Cactus’ ruthlessness was on full display in another one of their recent attacks, which was arguably their biggest to date, on Schneider Electric in January 2024. In this attack, they stole 1.5 terabytes of data and threatened to expose it if their demands weren't met. We don’t know what the full extent of Cactus's operations and their leadership is, but their rapid rise to the top have certainly got them on every cybersecurity individual’s radar.

Cactus’ Motivations and Demands

The primary motive behind ransomware attacks such as this is typically financial gain. While the details were not disclosed in this regard, the Cactus group likely demanded a hefty ransom payment from DRM in exchange for decrypting the compromised data and refraining from further publishing the entirety of the stolen information.

Since these negotiations primarily happen in private conversations between the parties, we do not have exact details on them as of yet.

Current Situation

The current state of DRM's operations and the status of their data are undetermined, but given the images posted to Cactus’ blog, it’s safe to assume that a considerable amount of both have been compromised.

At this time, the importance for DRM to prioritize data recovery, system restoration, and a thorough investigation to identify vulnerabilities exploited in the attack is at its pinnacle. Once they understand how this happened, any future attacks can be prevented.

Plus, if customer data was compromised alongside the employees’ information, DRM has a responsibility to notify affected people and take measures to prevent any harm from coming to them.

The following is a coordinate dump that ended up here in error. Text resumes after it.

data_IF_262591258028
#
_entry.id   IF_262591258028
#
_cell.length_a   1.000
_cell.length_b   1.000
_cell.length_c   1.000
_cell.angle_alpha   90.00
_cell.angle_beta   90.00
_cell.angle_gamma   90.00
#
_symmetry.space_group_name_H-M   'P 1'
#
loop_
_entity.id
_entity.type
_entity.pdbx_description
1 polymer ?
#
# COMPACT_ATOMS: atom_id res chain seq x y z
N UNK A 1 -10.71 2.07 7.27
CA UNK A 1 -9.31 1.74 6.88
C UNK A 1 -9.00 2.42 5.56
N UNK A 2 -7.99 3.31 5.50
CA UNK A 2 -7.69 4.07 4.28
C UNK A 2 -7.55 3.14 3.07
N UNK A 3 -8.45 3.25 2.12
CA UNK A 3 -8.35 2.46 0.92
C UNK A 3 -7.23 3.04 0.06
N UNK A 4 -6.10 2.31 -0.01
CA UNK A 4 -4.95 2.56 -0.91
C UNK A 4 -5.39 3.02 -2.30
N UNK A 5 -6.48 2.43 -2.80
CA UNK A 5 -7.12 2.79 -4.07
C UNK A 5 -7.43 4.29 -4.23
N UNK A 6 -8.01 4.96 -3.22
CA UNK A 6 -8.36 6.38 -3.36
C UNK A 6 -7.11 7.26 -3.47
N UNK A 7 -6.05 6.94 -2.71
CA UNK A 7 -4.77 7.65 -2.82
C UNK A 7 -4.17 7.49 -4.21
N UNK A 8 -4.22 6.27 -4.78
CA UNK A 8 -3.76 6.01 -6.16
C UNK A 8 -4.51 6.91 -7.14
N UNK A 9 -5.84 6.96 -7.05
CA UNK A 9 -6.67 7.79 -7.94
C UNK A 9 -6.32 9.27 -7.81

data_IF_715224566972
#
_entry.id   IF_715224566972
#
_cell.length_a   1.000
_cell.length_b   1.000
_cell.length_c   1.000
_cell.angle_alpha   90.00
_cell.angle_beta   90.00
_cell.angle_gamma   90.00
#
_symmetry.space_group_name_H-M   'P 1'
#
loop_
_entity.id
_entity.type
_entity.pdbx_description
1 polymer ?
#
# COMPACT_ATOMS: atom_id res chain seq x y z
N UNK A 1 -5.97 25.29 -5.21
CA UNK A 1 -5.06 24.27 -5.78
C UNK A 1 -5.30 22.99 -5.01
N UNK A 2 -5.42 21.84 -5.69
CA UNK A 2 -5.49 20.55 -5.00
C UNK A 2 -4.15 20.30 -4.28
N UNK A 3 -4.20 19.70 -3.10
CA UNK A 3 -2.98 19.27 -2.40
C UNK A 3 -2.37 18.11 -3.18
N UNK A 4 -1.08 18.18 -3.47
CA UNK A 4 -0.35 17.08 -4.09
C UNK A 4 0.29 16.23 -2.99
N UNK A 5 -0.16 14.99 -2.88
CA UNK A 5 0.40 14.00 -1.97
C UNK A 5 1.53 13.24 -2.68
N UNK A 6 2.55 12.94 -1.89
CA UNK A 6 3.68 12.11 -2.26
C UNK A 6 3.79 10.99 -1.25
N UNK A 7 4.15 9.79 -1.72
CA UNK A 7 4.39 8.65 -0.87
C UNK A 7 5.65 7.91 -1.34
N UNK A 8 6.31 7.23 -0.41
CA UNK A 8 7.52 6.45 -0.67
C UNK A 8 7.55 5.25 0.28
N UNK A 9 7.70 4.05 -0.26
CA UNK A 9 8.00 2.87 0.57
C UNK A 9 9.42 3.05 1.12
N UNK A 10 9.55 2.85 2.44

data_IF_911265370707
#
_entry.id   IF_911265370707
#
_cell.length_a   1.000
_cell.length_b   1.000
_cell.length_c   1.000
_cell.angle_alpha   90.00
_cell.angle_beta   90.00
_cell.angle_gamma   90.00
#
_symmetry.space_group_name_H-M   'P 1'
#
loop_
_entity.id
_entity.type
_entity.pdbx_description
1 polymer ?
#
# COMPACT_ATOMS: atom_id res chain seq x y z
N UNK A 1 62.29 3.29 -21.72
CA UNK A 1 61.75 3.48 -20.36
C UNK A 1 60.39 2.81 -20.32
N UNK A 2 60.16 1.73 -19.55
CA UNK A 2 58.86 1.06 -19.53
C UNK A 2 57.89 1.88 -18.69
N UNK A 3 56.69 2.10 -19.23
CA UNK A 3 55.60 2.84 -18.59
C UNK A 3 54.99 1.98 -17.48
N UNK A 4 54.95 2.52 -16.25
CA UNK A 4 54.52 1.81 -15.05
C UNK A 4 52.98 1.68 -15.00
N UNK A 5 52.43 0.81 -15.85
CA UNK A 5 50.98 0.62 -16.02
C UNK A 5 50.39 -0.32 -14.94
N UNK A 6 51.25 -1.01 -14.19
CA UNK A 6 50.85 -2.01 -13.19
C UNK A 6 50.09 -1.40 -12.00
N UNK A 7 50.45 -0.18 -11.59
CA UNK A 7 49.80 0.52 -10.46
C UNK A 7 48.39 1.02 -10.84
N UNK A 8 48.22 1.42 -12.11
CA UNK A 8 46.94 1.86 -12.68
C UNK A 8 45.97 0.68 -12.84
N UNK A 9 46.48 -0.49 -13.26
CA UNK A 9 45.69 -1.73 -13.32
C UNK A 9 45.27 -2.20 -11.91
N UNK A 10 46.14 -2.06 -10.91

Implications for Everyone Else

The DRM Arby's attack is the latest reminder of the concerning fact that cyber threats faced by businesses of all sizes are becoming more frequent at an ever-increasing rate.

The restaurant industry, which often handles sensitive customer information like credit card details, is a prime target for cybercriminals. Although a certain amount of damage has been done, we believe DRM should still adopt these security measures to keep their systems and data safer in the future:

  • Employee Training: Include cybersecurity best practices about topics like phishing email identification and secure password management.
  • Security Software: Firewalls, intrusion detection systems, and endpoint protection software are the first line of defense against malware intrusion - they need to be on point.
  • Patch Management: Make sure your software always has the latest security patches which can address known vulnerabilities that attackers might exploit.
  • Data Encryption: Sensitive data (such as employees driver’s licenses) should be encrypted, making it difficult for it to be compromised even if it is stolen.

Unresolved Questions About the Attack

How did the Cactus group gain access to DRM's systems? Did DRM pay the ransom demands yet? Our attempts to contact DRM also went unsuccessfully - is DRM taking any steps to address the security breach and protect customer information? As of now, what we do know is that law enforcement and cybersecurity teams are investigating the attack.

Moving forward, it’s important for DRM to be transparent about the incident's details and their response plan in light of it.

For our readers, let this be a reminder that in today’s digital world, cybersecurity is one of the most important aspects of conducting business safely and should be addressed accordingly.